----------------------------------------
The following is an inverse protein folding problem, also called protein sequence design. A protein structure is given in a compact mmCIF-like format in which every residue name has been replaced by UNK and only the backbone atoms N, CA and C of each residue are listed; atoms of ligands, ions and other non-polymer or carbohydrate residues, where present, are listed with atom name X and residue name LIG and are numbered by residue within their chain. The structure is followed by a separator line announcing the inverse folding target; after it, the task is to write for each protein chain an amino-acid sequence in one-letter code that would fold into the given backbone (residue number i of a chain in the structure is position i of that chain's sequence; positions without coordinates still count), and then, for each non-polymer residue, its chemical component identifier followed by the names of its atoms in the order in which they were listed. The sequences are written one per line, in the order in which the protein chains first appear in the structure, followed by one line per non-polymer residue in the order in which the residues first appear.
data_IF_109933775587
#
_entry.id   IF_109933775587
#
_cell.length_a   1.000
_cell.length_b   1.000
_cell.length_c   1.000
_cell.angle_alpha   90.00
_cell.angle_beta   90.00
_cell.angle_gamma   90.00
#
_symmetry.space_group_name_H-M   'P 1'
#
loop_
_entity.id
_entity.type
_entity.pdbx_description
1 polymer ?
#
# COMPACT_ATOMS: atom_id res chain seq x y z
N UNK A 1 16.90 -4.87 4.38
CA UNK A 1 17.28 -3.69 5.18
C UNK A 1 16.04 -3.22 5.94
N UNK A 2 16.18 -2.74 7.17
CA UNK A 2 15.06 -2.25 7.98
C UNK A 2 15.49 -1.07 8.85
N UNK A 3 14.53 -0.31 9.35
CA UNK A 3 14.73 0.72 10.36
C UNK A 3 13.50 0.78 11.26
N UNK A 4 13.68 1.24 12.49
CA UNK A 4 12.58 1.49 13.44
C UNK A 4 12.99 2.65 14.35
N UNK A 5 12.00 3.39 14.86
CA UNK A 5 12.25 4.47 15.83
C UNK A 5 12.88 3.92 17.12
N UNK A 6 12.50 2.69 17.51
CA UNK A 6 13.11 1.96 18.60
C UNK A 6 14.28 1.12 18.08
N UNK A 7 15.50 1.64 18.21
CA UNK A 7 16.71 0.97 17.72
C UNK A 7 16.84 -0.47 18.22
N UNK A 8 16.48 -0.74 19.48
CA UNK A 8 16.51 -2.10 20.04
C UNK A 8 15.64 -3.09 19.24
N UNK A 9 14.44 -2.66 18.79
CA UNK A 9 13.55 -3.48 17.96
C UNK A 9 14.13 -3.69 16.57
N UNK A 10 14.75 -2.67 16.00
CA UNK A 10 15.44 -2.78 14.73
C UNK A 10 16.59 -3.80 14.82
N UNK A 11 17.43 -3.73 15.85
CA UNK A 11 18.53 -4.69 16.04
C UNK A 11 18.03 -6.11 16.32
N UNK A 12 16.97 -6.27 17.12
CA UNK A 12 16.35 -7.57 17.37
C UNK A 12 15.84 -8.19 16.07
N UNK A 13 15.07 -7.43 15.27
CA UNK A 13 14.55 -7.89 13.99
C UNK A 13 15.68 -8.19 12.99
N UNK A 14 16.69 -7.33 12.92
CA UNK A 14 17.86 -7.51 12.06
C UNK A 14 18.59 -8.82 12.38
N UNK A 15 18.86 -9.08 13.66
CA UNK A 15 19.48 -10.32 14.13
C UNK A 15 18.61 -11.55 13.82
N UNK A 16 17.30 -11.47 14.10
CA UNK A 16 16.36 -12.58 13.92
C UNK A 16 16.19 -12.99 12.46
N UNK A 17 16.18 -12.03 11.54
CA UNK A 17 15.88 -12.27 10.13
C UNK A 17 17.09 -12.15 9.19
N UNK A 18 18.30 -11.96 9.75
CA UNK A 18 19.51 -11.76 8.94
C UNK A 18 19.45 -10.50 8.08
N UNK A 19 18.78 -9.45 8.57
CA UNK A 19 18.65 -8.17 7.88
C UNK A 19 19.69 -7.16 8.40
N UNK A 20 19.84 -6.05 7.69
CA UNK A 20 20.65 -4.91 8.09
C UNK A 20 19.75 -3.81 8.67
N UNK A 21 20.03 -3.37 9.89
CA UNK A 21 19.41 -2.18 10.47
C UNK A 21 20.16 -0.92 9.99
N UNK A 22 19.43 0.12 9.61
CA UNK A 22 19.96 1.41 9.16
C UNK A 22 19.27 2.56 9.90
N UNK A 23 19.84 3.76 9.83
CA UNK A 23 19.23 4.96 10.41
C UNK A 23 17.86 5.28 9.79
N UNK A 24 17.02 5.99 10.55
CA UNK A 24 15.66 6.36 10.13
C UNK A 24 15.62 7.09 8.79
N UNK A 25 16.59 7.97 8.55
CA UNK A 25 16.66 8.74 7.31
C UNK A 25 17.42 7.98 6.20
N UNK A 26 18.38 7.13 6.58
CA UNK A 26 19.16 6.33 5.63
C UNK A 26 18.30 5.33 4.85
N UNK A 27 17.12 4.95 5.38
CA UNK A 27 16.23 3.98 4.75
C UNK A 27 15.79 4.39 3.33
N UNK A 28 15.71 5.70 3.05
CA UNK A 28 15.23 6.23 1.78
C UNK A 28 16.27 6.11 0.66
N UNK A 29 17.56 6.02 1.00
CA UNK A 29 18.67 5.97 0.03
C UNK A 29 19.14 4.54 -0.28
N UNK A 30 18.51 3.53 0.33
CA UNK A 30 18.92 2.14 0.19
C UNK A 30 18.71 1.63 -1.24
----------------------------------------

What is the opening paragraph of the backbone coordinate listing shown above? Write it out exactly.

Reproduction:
The following is an inverse protein folding problem, also called protein sequence design. A protein structure is given in a compact mmCIF-like format in which every residue name has been replaced by UNK and only the backbone atoms N, CA and C of each residue are listed; atoms of ligands, ions and other non-polymer or carbohydrate residues, where present, are listed with atom name X and residue name LIG and are numbered by residue within their chain. The structure is followed by a separator line announcing the inverse folding target; after it, the task is to write for each protein chain an amino-acid sequence in one-letter code that would fold into the given backbone (residue number i of a chain in the structure is position i of that chain's sequence; positions without coordinates still count), and then, for each non-polymer residue, its chemical component identifier followed by the names of its atoms in the order in which they were listed. The sequences are written one per line, in the order in which the protein chains first appear in the structure, followed by one line per non-polymer residue in the order in which the residues first appear.